Returning to Training After Heart Attack - Stent Fitment

Mar 12, 2009
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I am hoping to find some advice regarding return to training following a heart attack and subsequent fitting of a stent? Advice seems very hard to come by from official channels as I fall outside of the normal NHS (UK) model.
I have finished 4 Ironman Tri's (last one July 2010), ridden numerous TT's, Etapes, RVV's, triathlons, marathons and pre Heart attack trained consistently 8 - 12 hours a week inclusive swims and a little running. I am now 53.
On December 1st my chest felt like it had caught fire and I was rushed into hospital, and had a stent fitted to my right heart feed artery as I had a blockage and blood clot stopping the flow. I hadn't realised I had been ill for a long period, probably 18 months as my performances in TT's etc had really started to drop off, was finding the Club run hard and was aware of a faint background feeling in my chest. I had convinced myself that it was all due to me putting on 6 kgs though and ignored it and vowed to loose weight. Further more I had not had a cholesterol test for years and years as I don't eat cheese, eggs and have had fully skimmed milk for 15 years. However, it has turned out my liver generates excessive cholesterol on its own accord!.....and thats what blocked me up.
Anyway thats the background, now the problem. I obviously want to return as soon as possible to riding (I have pulled out of IM Austria 2011 in July for obvious reasons) but no one seems to want to give me advice. The best I can get is that I should do 3 x 30 mins sessions a week.......... ummm
I have been doing some single speed flattish rides of 1 hour a few times each week, and I'm training with heart rate at lower level 1, constantly watching it. It all seems great, and in fact I feel 100% better than I have for a very long time. Rather like having a new engine. However, I don't want to compromise my return, and not sure what I can achieve medium and longer term. I have entries for the Nove Colli in Italy in late May, The Dragon Ride in June and the L'eroica in October. Is this too much too soon?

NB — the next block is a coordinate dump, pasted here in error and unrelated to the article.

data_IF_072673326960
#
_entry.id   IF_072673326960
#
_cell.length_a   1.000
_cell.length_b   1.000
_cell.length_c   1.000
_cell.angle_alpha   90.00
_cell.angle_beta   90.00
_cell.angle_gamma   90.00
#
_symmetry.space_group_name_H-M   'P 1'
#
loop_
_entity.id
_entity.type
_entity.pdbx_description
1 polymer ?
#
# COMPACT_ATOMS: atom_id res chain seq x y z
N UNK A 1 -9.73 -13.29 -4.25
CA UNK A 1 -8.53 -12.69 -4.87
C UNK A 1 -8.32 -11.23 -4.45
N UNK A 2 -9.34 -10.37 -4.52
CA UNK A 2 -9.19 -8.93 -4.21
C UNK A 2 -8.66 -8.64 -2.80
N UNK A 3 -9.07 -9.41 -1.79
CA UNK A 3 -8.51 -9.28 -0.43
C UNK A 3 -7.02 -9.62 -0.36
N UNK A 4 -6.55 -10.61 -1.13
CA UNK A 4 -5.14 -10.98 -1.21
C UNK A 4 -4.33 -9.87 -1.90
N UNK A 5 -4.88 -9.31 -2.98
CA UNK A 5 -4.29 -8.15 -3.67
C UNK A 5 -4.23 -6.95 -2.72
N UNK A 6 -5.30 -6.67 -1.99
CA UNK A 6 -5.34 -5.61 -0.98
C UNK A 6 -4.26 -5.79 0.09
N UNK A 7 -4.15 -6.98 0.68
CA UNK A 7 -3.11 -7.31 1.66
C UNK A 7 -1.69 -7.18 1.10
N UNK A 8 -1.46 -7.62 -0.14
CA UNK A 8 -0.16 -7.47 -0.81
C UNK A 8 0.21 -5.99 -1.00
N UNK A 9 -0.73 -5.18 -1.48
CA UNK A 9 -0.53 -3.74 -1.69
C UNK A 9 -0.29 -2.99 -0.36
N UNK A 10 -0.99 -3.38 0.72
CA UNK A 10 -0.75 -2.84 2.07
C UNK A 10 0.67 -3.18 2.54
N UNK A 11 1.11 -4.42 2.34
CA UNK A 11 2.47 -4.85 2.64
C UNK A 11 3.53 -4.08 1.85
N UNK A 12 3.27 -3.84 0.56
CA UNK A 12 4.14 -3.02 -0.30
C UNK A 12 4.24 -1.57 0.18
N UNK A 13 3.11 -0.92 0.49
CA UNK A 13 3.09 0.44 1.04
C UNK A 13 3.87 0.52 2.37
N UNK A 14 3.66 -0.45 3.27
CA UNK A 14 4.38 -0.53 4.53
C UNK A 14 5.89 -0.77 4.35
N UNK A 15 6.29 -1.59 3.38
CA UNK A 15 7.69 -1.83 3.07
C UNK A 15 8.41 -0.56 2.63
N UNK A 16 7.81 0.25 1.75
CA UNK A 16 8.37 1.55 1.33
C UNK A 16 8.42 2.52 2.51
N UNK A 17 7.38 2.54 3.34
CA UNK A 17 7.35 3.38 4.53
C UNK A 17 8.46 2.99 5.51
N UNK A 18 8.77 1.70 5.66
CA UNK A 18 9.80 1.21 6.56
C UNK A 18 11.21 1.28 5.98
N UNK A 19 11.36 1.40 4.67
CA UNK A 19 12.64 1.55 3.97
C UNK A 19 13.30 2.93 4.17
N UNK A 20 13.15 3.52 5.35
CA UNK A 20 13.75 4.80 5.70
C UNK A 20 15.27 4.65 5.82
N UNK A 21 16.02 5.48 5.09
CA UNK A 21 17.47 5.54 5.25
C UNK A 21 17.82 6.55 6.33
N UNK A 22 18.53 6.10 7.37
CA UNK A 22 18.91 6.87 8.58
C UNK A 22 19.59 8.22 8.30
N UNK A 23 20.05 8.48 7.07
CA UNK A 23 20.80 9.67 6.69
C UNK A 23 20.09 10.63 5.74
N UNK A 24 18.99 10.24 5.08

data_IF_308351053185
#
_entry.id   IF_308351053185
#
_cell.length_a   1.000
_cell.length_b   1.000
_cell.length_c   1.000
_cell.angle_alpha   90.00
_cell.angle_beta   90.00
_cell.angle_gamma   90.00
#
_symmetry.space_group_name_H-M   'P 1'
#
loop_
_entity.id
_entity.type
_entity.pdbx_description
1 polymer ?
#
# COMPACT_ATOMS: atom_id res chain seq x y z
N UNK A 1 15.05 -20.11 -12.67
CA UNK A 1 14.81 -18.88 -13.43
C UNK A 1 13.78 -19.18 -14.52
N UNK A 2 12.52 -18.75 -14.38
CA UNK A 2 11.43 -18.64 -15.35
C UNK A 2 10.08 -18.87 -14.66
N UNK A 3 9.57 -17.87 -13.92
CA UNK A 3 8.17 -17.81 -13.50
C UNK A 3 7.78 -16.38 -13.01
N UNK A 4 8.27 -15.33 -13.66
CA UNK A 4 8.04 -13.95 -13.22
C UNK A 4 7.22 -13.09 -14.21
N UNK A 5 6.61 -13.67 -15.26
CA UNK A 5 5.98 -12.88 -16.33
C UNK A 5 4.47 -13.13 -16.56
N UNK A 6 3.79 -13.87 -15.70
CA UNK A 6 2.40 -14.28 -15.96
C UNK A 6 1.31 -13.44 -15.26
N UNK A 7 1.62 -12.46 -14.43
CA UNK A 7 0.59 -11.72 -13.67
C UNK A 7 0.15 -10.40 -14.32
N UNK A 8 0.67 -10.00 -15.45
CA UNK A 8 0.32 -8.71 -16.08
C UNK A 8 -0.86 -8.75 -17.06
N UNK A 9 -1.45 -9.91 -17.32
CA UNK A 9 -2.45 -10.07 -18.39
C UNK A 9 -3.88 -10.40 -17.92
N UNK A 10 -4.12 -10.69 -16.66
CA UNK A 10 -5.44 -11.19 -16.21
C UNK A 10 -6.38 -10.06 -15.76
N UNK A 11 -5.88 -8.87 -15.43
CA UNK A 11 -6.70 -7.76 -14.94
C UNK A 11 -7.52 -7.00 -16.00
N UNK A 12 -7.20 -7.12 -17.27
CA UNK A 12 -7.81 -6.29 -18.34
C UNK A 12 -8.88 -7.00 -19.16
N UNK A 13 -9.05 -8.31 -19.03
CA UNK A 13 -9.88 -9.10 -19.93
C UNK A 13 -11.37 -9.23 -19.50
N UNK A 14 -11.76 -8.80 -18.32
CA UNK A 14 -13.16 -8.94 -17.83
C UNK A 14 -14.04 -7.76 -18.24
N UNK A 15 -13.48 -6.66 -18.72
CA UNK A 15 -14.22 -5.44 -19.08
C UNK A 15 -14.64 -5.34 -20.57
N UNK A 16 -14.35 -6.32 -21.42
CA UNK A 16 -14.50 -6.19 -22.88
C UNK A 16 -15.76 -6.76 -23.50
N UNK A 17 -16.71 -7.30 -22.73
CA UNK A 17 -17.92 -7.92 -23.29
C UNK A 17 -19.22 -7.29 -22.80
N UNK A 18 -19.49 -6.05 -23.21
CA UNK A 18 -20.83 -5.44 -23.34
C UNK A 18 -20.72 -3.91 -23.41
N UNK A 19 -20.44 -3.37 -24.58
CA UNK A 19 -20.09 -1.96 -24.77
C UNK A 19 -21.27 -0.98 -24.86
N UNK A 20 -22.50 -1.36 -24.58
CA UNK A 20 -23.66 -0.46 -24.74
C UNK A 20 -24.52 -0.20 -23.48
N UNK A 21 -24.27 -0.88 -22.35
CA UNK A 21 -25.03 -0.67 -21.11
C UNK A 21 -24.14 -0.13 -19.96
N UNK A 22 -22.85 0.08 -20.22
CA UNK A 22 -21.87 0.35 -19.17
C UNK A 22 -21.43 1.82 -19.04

Is there anyone out there who has had this procedure, and if so any advice please.
 
Jul 20, 2010
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That is a horrifying story and as a 50yo it has certainly given me pause for thought. I have no personal experience I can give you but I suspect if I were in your position I would be taking things very slowly. Start with short low impact rides and steadily make them longer and harder while under full supervision of your cardiologist.
 
Aug 4, 2009
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I have a mate who returned to first race after tripple bypass he thought he would never race again at 74yo but his form was good he showed it is the final sprint . I led him out at 65kmh up hill sprint when he came over me.

Try to get the statin drugs to minimum better to see a sport specialist cardiologist not mant around but you can find them. start training slowly and keep it under 75% hr and you will know when its time to pick it up with some extra efforts
 
Mar 14, 2010